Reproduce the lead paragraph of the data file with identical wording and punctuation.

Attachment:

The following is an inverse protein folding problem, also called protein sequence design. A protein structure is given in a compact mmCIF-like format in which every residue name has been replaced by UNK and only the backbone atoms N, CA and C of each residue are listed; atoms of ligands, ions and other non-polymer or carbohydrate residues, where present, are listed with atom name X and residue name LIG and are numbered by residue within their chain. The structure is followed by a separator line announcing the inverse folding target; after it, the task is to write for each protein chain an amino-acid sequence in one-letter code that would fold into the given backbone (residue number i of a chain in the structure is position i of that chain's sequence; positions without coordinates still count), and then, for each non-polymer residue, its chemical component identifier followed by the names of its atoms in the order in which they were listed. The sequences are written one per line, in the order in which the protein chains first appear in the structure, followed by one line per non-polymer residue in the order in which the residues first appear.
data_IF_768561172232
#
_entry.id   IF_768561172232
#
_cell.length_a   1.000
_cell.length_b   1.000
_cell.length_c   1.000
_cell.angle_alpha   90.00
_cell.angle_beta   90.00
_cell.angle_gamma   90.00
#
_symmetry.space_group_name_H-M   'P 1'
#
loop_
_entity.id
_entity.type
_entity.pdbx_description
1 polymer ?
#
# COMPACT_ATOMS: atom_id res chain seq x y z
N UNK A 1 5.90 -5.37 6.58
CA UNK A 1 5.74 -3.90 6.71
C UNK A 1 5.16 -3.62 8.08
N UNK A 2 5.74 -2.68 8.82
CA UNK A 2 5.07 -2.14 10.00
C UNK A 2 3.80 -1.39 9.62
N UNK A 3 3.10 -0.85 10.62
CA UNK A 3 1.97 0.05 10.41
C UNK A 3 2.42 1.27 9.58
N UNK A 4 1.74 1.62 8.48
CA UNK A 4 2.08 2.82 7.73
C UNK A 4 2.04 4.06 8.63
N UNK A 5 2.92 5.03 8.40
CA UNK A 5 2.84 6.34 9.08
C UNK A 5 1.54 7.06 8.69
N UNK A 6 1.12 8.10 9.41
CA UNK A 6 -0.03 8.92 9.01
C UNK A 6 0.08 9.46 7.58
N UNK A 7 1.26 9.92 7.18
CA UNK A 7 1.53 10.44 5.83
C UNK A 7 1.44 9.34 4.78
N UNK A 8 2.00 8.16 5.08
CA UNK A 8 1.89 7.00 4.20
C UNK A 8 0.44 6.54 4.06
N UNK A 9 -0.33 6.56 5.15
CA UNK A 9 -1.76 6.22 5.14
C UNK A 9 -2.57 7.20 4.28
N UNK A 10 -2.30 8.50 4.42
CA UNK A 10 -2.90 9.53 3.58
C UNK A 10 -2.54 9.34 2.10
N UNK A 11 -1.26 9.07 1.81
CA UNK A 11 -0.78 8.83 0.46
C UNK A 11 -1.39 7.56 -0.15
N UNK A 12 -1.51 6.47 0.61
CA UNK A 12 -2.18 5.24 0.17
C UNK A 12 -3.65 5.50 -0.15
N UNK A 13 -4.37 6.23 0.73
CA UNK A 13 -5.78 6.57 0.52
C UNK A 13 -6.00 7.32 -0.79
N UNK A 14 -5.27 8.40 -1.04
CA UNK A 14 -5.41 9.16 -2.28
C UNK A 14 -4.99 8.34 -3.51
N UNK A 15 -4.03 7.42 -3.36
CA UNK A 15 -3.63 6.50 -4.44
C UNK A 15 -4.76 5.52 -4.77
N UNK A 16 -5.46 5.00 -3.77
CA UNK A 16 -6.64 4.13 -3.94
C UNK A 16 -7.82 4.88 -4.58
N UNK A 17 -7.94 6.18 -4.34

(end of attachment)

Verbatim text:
The following is an inverse protein folding problem, also called protein sequence design. A protein structure is given in a compact mmCIF-like format in which every residue name has been replaced by UNK and only the backbone atoms N, CA and C of each residue are listed; atoms of ligands, ions and other non-polymer or carbohydrate residues, where present, are listed with atom name X and residue name LIG and are numbered by residue within their chain. The structure is followed by a separator line announcing the inverse folding target; after it, the task is to write for each protein chain an amino-acid sequence in one-letter code that would fold into the given backbone (residue number i of a chain in the structure is position i of that chain's sequence; positions without coordinates still count), and then, for each non-polymer residue, its chemical component identifier followed by the names of its atoms in the order in which they were listed. The sequences are written one per line, in the order in which the protein chains first appear in the structure, followed by one line per non-polymer residue in the order in which the residues first appear.